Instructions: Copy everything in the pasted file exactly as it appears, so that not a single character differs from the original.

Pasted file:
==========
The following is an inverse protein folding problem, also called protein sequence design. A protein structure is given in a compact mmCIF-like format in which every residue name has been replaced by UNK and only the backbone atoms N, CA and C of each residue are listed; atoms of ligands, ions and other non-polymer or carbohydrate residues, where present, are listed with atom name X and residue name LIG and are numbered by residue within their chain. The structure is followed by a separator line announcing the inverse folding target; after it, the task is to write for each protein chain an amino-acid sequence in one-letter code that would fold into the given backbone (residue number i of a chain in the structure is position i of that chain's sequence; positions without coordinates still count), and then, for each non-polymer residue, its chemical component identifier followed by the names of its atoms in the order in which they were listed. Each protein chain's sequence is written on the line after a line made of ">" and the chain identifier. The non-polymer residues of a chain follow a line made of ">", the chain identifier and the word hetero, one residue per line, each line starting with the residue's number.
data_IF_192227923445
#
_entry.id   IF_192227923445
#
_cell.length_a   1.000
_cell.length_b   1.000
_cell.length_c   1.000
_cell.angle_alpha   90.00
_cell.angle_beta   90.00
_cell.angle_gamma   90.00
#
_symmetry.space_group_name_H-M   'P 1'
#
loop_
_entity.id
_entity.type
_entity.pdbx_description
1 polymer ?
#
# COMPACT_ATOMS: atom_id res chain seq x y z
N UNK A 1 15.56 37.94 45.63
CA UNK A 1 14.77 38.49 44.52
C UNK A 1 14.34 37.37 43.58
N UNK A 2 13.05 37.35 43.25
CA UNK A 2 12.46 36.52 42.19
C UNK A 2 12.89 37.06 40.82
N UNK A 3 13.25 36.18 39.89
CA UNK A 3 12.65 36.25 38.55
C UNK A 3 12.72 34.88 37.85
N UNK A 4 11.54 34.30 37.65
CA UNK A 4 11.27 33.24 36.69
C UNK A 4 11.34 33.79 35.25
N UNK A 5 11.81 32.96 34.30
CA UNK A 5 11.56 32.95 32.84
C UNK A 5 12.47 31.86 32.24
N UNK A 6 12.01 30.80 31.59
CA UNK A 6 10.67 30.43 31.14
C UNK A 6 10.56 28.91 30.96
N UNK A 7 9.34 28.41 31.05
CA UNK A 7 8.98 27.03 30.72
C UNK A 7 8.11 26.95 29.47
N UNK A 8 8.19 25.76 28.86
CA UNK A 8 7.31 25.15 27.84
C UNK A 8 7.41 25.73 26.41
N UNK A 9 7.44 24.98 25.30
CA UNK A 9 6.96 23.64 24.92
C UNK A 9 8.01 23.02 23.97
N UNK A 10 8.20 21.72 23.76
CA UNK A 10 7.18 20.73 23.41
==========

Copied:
The following is an inverse protein folding problem, also called protein sequence design. A protein structure is given in a compact mmCIF-like format in which every residue name has been replaced by UNK and only the backbone atoms N, CA and C of each residue are listed; atoms of ligands, ions and other non-polymer or carbohydrate residues, where present, are listed with atom name X and residue name LIG and are numbered by residue within their chain. The structure is followed by a separator line announcing the inverse folding target; after it, the task is to write for each protein chain an amino-acid sequence in one-letter code that would fold into the given backbone (residue number i of a chain in the structure is position i of that chain's sequence; positions without coordinates still count), and then, for each non-polymer residue, its chemical component identifier followed by the names of its atoms in the order in which they were listed. Each protein chain's sequence is written on the line after a line made of ">" and the chain identifier. The non-polymer residues of a chain follow a line made of ">", the chain identifier and the word hetero, one residue per line, each line starting with the residue's number.
data_IF_192227923445
#
_entry.id   IF_192227923445
#
_cell.length_a   1.000
_cell.length_b   1.000
_cell.length_c   1.000
_cell.angle_alpha   90.00
_cell.angle_beta   90.00
_cell.angle_gamma   90.00
#
_symmetry.space_group_name_H-M   'P 1'
#
loop_
_entity.id
_entity.type
_entity.pdbx_description
1 polymer ?
#
# COMPACT_ATOMS: atom_id res chain seq x y z
N UNK A 1 15.56 37.94 45.63
CA UNK A 1 14.77 38.49 44.52
C UNK A 1 14.34 37.37 43.58
N UNK A 2 13.05 37.35 43.25
CA UNK A 2 12.46 36.52 42.19
C UNK A 2 12.89 37.06 40.82
N UNK A 3 13.25 36.18 39.89
CA UNK A 3 12.65 36.25 38.55
C UNK A 3 12.72 34.88 37.85
N UNK A 4 11.54 34.30 37.65
CA UNK A 4 11.27 33.24 36.69
C UNK A 4 11.34 33.79 35.25
N UNK A 5 11.81 32.96 34.30
CA UNK A 5 11.56 32.95 32.84
C UNK A 5 12.47 31.86 32.24
N UNK A 6 12.01 30.80 31.59
CA UNK A 6 10.67 30.43 31.14
C UNK A 6 10.56 28.91 30.96
N UNK A 7 9.34 28.41 31.05
CA UNK A 7 8.98 27.03 30.72
C UNK A 7 8.11 26.95 29.47
N UNK A 8 8.19 25.76 28.86
CA UNK A 8 7.31 25.15 27.84
C UNK A 8 7.41 25.73 26.41
N UNK A 9 7.44 24.98 25.30
CA UNK A 9 6.96 23.64 24.92
C UNK A 9 8.01 23.02 23.97
N UNK A 10 8.20 21.72 23.76
CA UNK A 10 7.18 20.73 23.41